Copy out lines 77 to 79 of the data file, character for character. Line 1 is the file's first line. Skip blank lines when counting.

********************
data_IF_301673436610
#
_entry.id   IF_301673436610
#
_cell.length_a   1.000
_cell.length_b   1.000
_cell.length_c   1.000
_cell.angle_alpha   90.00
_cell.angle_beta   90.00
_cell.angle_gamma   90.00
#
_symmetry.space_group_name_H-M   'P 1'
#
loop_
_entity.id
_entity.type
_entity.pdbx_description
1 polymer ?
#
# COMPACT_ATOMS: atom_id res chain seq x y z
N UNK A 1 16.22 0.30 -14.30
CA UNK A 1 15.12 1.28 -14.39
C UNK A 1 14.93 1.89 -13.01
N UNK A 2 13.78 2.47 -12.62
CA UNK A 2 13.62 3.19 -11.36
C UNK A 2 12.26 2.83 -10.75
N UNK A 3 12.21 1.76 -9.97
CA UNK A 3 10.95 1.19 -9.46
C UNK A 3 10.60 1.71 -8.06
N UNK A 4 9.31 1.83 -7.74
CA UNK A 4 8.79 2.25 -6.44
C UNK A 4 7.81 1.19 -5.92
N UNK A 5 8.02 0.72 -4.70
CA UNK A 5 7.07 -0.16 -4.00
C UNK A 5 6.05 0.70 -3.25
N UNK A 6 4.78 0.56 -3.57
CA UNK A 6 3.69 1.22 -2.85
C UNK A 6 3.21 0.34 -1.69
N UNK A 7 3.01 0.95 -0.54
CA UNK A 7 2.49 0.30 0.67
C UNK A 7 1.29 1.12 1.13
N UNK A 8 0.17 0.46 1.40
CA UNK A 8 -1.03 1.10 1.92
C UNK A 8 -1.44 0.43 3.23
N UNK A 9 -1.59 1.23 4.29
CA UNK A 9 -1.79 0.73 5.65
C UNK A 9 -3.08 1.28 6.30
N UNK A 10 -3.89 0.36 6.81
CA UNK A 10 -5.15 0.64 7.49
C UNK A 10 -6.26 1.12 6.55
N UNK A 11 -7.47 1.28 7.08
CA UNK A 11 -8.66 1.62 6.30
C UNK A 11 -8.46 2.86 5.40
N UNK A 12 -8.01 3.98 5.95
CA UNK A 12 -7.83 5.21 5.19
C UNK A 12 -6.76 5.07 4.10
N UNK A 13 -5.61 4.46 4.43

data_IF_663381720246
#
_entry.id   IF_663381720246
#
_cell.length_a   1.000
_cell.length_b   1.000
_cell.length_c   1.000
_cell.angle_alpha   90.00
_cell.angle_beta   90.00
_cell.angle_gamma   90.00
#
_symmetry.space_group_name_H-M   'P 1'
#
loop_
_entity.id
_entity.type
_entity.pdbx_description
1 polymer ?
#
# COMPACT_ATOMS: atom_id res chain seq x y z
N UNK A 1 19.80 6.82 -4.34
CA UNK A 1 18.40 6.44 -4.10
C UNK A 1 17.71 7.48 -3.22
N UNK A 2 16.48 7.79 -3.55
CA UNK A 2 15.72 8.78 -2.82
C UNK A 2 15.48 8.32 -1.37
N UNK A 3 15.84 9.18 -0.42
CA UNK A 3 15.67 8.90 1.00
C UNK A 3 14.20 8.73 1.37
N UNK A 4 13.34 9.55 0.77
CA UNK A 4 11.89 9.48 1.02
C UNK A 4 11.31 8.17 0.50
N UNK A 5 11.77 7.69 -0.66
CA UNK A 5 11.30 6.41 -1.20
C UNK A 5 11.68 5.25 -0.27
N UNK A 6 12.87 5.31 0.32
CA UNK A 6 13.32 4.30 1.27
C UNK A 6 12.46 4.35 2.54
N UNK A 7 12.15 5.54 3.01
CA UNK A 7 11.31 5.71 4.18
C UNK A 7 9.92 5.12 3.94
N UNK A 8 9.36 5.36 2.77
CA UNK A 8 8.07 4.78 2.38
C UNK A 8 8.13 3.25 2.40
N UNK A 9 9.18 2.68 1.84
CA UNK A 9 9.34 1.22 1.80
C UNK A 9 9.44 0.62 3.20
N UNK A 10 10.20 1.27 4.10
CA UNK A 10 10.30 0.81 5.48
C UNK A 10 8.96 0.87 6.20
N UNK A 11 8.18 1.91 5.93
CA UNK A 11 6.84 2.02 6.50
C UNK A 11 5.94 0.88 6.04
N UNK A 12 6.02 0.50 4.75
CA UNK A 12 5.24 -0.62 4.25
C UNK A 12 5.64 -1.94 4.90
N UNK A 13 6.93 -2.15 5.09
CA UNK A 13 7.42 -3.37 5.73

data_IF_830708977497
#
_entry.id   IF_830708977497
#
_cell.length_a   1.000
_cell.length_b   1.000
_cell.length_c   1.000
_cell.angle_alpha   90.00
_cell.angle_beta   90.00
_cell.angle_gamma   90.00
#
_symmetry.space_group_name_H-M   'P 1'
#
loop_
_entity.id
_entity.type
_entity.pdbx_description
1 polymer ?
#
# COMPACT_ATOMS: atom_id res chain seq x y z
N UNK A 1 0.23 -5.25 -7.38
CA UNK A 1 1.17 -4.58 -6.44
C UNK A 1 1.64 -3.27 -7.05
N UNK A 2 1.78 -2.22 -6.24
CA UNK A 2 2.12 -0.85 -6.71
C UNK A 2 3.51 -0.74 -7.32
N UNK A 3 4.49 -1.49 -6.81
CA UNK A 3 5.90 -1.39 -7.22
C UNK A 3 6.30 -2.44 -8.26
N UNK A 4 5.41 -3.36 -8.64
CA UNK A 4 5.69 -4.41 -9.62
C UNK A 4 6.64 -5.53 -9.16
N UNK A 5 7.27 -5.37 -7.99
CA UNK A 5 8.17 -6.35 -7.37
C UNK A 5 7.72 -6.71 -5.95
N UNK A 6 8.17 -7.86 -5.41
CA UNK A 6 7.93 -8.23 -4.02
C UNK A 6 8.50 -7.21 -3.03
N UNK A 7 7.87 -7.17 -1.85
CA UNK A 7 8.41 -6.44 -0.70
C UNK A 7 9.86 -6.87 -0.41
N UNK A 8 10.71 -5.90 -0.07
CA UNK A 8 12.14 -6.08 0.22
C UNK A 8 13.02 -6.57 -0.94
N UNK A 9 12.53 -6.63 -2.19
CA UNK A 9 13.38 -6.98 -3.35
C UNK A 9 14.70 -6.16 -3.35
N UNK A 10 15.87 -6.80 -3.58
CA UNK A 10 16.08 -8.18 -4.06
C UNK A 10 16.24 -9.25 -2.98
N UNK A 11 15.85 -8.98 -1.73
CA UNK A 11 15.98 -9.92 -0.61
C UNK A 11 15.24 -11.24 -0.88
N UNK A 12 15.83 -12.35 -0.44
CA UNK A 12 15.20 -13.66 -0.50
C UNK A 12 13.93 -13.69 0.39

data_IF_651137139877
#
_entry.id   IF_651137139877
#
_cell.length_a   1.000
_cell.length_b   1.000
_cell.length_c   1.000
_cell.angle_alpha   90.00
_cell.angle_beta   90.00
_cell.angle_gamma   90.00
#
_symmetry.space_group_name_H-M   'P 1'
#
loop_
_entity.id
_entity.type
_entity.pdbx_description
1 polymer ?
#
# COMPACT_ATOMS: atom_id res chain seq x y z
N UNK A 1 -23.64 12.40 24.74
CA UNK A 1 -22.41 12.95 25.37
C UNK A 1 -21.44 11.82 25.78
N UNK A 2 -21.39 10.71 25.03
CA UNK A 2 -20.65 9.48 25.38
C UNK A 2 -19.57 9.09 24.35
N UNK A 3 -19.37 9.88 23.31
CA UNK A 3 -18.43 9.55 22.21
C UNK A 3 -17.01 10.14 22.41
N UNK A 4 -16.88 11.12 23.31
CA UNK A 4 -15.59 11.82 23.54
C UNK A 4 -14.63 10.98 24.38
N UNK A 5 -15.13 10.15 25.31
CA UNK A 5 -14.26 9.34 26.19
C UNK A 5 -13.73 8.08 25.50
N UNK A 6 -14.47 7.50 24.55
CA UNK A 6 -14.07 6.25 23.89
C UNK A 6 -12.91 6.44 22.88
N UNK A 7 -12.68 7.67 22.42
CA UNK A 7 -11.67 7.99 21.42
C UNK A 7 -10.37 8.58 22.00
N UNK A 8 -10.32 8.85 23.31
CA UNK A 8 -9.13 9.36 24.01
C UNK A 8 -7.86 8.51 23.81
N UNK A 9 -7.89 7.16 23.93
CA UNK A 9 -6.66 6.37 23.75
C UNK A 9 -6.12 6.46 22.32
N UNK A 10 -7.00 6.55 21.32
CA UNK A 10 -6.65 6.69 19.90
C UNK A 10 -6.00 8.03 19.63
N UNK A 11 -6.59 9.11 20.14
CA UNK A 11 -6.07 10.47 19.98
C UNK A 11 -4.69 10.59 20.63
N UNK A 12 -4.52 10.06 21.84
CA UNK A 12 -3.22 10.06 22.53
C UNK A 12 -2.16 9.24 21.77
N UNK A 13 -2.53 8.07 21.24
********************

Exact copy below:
# COMPACT_ATOMS: atom_id res chain seq x y z
N UNK A 1 19.80 6.82 -4.34
CA UNK A 1 18.40 6.44 -4.10